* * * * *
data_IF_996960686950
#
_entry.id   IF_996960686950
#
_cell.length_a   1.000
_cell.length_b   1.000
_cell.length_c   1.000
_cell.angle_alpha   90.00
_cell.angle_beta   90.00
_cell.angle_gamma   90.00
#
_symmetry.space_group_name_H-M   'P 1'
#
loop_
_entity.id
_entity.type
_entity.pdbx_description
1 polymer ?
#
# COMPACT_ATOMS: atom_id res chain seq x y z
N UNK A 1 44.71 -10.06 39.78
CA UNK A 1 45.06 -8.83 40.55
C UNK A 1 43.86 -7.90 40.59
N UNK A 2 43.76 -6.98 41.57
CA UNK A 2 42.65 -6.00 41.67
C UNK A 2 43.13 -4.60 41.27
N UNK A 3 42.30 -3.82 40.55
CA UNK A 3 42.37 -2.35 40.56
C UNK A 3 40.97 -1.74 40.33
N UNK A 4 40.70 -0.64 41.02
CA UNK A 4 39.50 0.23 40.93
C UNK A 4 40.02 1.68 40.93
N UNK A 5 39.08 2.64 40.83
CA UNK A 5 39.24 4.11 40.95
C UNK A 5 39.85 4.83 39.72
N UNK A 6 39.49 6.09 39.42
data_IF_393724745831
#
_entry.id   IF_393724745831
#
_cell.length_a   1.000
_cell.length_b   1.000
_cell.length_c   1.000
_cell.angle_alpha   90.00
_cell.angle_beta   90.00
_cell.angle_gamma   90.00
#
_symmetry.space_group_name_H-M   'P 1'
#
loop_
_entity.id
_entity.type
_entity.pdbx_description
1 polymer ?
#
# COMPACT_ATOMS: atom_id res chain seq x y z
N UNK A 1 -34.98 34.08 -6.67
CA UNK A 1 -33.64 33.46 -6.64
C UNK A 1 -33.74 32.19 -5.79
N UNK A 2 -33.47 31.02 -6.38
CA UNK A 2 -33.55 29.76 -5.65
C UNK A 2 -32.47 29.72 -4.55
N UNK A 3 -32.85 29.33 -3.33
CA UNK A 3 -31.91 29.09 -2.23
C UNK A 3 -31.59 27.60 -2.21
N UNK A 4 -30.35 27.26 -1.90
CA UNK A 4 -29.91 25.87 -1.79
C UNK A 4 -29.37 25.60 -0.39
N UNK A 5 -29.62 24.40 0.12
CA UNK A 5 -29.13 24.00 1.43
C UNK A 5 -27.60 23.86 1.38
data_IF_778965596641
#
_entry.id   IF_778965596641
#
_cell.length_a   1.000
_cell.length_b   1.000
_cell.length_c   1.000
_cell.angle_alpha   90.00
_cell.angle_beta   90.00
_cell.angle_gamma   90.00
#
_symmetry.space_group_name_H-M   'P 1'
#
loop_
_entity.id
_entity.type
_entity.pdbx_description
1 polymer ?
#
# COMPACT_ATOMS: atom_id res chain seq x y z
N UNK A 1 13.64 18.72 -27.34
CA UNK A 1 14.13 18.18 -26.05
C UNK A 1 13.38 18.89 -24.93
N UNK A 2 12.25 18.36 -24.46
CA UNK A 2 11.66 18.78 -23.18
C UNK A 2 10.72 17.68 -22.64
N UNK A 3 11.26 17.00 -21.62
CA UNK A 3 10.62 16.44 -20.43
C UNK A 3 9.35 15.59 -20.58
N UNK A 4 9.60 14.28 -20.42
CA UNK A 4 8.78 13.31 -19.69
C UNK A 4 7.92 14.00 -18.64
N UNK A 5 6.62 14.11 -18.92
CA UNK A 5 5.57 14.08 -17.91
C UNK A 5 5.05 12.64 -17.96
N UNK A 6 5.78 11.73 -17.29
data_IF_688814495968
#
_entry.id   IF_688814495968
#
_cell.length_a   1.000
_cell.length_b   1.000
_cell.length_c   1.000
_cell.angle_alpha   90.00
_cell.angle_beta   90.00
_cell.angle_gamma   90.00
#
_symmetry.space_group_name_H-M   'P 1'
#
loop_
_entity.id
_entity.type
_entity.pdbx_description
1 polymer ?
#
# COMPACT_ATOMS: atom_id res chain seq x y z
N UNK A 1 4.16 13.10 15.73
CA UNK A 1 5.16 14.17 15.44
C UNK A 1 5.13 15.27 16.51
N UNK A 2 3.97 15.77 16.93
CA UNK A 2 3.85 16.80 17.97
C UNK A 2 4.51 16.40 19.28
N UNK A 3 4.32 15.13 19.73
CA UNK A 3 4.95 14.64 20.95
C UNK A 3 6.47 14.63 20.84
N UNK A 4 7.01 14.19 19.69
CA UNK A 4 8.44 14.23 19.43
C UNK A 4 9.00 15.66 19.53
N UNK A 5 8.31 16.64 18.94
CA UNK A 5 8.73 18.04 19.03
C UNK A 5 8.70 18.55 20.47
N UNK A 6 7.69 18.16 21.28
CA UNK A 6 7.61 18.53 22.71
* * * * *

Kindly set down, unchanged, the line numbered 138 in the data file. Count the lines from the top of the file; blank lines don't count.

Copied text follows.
CA UNK A 4 8.44 14.23 19.43